Muslim leader urges Macron not to meddle too much in French Islam


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Source: Reuters

By Julie Carriat

PARIS (Reuters) – A leading representative of French Muslims urged Emmanuel Macron not to meddle in the organization of France’s second-largest religion, days after the president said he would try to redefine relations between Islam and the state.

The rebuke came from the leader of an organization set up 15 years ago in a bid to defuse concern about radical preachers and foster a more homegrown form of Islam that would fit better with France’s traditional separation of church and state affairs.

“Everyone must stick to their role,” Ahmet Ogras, president of the French Council of the Muslim Faith (CFCM), told Reuters in an interview.

“The Muslim faith is a religion and, as such, takes care of its own household affairs. The last thing you want is the state to act as guardian,” said Ogras, a Frenchman of Turkish descent who has led the CFCM since mid-2017.

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  1. Macron under fire over plans to reform Islam in France

    Source: Express Daily UK


    EMMANUEL Macron has come under fire for his Islam reform plans as the French far-left say the proposals “call into question” the state’s religious neutrality.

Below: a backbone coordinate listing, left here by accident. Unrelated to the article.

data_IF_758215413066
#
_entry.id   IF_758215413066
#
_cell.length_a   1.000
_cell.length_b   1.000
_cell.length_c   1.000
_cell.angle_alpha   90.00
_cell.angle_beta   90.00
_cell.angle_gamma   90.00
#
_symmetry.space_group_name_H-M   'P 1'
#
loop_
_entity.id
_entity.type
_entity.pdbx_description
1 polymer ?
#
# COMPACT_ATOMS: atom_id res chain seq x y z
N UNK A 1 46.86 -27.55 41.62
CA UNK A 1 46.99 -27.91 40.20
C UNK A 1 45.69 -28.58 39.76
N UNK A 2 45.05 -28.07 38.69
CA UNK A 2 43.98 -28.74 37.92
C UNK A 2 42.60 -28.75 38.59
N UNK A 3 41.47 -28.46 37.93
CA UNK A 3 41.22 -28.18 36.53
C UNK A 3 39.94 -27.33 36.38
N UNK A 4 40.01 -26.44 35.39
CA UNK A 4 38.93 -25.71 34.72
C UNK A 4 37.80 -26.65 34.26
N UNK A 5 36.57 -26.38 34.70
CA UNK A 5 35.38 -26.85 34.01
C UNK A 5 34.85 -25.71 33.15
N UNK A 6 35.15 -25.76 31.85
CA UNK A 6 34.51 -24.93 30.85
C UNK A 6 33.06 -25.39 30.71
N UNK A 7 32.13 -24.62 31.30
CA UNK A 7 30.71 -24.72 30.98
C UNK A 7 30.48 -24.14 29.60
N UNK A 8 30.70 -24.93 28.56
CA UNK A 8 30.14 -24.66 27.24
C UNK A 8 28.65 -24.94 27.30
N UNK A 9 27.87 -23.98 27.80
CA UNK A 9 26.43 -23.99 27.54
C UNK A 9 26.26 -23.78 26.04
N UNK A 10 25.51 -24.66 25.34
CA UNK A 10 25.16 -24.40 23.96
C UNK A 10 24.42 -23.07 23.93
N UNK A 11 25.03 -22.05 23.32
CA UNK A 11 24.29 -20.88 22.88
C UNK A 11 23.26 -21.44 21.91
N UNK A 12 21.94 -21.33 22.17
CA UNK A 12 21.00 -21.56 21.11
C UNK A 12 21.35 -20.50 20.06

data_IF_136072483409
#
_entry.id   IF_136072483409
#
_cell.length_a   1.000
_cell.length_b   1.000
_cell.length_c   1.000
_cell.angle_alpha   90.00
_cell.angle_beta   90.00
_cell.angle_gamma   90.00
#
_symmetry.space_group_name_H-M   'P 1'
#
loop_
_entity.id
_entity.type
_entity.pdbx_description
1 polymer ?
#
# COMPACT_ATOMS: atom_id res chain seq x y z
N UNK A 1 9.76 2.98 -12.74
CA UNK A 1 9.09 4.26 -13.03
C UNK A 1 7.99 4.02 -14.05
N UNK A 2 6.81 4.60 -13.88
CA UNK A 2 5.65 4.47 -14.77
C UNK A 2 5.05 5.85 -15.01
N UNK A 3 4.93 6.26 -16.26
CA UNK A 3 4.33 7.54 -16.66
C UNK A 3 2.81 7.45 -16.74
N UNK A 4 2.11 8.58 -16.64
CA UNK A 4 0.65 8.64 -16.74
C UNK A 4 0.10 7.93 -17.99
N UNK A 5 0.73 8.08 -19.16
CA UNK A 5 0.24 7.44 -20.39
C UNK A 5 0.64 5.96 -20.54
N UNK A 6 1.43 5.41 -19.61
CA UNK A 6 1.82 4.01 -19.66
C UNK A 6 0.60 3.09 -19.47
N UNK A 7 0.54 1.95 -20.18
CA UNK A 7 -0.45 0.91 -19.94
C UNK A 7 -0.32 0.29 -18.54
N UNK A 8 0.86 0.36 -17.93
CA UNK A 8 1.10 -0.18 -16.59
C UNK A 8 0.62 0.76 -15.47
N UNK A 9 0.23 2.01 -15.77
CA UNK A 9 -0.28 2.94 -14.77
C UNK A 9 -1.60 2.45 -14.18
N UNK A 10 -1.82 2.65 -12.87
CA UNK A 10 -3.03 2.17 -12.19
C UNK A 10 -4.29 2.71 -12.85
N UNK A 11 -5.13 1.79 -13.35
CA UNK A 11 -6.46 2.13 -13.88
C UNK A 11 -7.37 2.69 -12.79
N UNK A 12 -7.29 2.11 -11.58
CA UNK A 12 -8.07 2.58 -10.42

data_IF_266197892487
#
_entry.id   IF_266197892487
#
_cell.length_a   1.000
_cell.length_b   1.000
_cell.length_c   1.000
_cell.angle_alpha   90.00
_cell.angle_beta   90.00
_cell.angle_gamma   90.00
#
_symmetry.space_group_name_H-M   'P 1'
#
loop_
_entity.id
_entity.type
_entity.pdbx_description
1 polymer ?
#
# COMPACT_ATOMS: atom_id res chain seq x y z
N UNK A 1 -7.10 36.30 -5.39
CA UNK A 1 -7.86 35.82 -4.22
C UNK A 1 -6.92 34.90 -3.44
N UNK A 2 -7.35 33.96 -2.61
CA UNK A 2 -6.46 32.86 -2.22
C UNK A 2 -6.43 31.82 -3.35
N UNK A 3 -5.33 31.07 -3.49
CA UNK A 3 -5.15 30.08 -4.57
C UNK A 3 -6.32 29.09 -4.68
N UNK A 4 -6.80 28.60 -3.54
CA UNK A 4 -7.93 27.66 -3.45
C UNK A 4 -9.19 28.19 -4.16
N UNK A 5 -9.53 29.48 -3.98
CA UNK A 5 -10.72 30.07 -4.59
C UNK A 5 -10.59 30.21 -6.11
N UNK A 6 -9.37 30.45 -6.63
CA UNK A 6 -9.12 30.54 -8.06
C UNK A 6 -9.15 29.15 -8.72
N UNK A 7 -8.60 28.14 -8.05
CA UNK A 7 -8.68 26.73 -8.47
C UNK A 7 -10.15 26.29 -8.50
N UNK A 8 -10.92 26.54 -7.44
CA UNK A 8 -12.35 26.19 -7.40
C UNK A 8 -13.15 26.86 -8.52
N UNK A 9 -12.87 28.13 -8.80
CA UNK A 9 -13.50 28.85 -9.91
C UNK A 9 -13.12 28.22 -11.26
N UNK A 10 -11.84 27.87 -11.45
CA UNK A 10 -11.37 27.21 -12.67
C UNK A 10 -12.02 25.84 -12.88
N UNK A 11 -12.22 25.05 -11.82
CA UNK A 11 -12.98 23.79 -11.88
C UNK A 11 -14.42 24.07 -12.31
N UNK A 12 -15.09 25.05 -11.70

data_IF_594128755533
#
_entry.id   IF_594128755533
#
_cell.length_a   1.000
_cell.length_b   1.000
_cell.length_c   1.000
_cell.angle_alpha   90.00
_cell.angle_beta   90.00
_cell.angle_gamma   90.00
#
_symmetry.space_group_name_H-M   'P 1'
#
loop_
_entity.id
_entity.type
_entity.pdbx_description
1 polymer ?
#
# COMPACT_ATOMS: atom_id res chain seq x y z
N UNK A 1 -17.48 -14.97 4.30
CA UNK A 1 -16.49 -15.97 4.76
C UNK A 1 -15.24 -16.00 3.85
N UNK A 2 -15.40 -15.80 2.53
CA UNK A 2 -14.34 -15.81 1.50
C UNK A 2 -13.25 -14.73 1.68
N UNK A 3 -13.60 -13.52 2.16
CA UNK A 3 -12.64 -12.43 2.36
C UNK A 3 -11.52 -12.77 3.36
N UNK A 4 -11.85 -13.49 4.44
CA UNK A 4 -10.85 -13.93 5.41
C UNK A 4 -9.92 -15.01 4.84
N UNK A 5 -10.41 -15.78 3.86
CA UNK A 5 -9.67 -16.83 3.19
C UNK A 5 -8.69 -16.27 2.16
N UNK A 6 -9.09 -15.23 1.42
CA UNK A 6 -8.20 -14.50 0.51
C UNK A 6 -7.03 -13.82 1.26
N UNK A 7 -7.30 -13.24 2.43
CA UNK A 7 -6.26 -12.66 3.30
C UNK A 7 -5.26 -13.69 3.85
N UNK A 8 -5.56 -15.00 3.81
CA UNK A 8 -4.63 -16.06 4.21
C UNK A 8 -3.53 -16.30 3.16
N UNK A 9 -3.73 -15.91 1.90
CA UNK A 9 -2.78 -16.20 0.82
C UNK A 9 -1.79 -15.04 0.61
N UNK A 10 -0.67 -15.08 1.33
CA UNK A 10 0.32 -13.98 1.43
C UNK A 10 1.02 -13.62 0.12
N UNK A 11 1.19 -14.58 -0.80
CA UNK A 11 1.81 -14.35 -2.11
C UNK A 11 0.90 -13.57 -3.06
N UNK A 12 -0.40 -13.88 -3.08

Mr Macron has announced he is working on structuring Islam in France in a bid to preserve national cohesion and rediscover the true meaning of “laïcité”.

    France’s strict brand of secularism – the legal separation of religious and civic life –, also known as laïcité, is based on three key principles: freedom of conscience, a strict separation between church and state and the freedom to practice any faith.

    But the French president’s plans to reform Islam in France “call into question” the 1905 law separating church and state, a spokesperson for France’s far-left Parti de Gauche (PG) party said on Monday.

    Mr Macron told the French weekly Le Journal du Dimanche that he was working on reforming Islam in France in an effort to reduce the influence of Arab countries, fight extremism, better explain Islam and preserve national cohesion.

    He said: “My goal is to rediscover what lies at the heart of laïcité.”

    Laïcité was formalised in the 1905 law, which explicitly states that the French republic “neither recognises, nor salaries, nor subsidises any religion”.

    Mr Macron’s reform plans were slammed by core members of the hardline leftist party who argued that the centrist government would be jeopardising the state’s secular principles by meddling in the religious affairs of French Muslims.

    PG spokesperson Benoît Schenckenburger said in a statement: “The president’s plans to restructure Islam in France call into question the 1905 law separating church and state.

    “The state cannot influence the organisation of Islamic institutions, cannot meddle in the training of imams and cannot weigh in on how Islam in France is to be financed.

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